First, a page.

Art by Caitlin Roark
Despite the rhetoric of the recent administration promoting an isolationist and even xenophobic agenda, the country is still growing increasingly more diverse. Some Americans may feel quite overwhelmed trying to connect with the array of cultures. In these instances, it is important to back away from intimidation and instead embrace avenues of heightened cultural awareness.
Pepperdine University models the progress of the country, becoming a campus that grows more diverse with every new academic year. The Fall 2018 admission and enrollment data reveals that more than half of enrolled students are of an ethnicity other than White. This is an impressive number, especially when considering that nearly 75 percent of those enrolled are domestic students. Students should feel emboldened by these statistics and embrace opportunities of cultural engagement.
Luckily for Pepperdine students, there are many incredible opportunities that provide students with authentic cultural experiences. Student groups such as Rotaract International host bi-weekly events that bring students together in celebration for a particular culture. Those in attendance get to taste traditional food, listen to music and even watch dances that all define that week’s culture.
International Programs undoubtedly play a huge role in encouraging global and cultural awareness at Pepperdine. Events such as GlobalFest, which was put on during Global Learning Week, provide yet another avenue from which students can directly interact with other cultures and in turn expand their cultural literacy. Through all these events, there is a common denominator that makes it all happen: student input.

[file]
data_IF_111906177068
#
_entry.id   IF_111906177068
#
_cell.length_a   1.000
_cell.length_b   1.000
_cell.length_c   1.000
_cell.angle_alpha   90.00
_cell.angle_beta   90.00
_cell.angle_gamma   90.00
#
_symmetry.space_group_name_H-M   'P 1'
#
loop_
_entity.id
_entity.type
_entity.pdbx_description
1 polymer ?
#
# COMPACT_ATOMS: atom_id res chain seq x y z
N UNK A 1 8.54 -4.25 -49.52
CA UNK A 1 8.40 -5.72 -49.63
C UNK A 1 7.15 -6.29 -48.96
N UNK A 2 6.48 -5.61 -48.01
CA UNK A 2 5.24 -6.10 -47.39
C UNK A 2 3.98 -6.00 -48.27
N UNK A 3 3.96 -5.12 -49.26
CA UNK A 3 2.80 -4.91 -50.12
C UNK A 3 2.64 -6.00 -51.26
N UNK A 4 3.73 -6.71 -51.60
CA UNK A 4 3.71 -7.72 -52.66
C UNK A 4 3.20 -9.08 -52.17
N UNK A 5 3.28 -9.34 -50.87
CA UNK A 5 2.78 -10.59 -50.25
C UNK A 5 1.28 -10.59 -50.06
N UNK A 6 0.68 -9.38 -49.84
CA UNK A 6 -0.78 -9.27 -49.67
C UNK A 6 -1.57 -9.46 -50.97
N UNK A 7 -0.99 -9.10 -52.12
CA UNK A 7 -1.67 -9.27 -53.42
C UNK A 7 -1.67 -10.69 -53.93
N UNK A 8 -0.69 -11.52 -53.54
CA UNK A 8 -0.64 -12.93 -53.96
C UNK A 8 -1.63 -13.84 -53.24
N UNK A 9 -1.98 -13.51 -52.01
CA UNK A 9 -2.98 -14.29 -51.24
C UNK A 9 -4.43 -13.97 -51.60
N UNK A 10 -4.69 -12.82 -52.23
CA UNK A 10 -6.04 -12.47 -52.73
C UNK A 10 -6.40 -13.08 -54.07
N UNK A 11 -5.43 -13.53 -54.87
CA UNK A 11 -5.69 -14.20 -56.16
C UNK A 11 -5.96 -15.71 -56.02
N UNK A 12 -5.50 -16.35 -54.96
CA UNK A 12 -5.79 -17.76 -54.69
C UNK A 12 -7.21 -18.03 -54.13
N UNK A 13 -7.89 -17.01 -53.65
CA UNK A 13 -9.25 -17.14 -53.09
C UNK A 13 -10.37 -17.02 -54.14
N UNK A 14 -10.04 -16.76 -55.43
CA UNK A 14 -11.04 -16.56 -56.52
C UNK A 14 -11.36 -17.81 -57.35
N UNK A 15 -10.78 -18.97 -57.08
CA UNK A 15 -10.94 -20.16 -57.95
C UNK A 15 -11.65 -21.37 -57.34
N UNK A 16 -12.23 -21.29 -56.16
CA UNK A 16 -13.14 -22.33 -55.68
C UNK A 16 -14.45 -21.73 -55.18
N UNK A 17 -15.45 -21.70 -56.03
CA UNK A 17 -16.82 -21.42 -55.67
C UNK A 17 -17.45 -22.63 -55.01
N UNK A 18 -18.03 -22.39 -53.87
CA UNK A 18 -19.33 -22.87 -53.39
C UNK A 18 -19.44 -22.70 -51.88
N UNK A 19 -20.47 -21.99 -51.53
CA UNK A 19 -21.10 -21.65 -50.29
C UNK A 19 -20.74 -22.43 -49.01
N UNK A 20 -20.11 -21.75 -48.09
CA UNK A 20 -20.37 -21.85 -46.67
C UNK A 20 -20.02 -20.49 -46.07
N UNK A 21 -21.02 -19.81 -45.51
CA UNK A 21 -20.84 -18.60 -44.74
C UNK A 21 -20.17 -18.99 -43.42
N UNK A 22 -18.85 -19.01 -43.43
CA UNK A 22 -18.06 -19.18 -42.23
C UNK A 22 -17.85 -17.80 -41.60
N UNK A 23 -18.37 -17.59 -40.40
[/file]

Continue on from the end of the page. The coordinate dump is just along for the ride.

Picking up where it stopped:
Students should not only be willing to attend events that provide unique information on various cultures, but they should also make an effort to be cultural educators of their own. Everyone belongs to different cultures and with that have a vast background of history to share.
The survival of culture in the modern world relies heavily on the ability, desire and willpower of those belonging to that particular heritage. Events such as GlobalFest would not be possible were it not for the enthusiasm of students belonging to certain cultural backgrounds to teach their peers about their background.
Peeling back the political turmoil that plagues the division, it becomes clear that an underlying fear of the unknown is fueling conflicts. From the unreasonable demand for a border wall to an increasingly more isolationist foreign policy, the U.S. seems to be driving itself further away from cultural awareness. Cultural understanding might be the key to shining a light on the root causes of these divisive issues.
We must be willing to take risks, explore other cultures, ask questions and openly share our knowledge with others. Pepperdine students, as well as many college students across the country, have a unique opportunity to have direct interactions with students and staff from all around the world. Using this advantage to expand one’s comprehension of culture will give students an edge in their future careers. In a world that is growing ever more connected, relatability with people of various backgrounds will allow for more pleasant and successful interactions, in terms of social and business aspects.
Pepperdine students should feel motivated to host events that celebrate their culture, promote events that celebrate others and most importantly continue allowing for our campus to be open for this freedom of expression.
Intimidation is natural when approaching any situation that one is unfamiliar with, however, instead of embracing the hesitation that develops, students should approach with curiosity. Many are proud and excited to share their culture with others and their willingness to teach should be met with a willingness to learn.
Follow the Pepperdine Graphic on Twitter: @PeppGraphic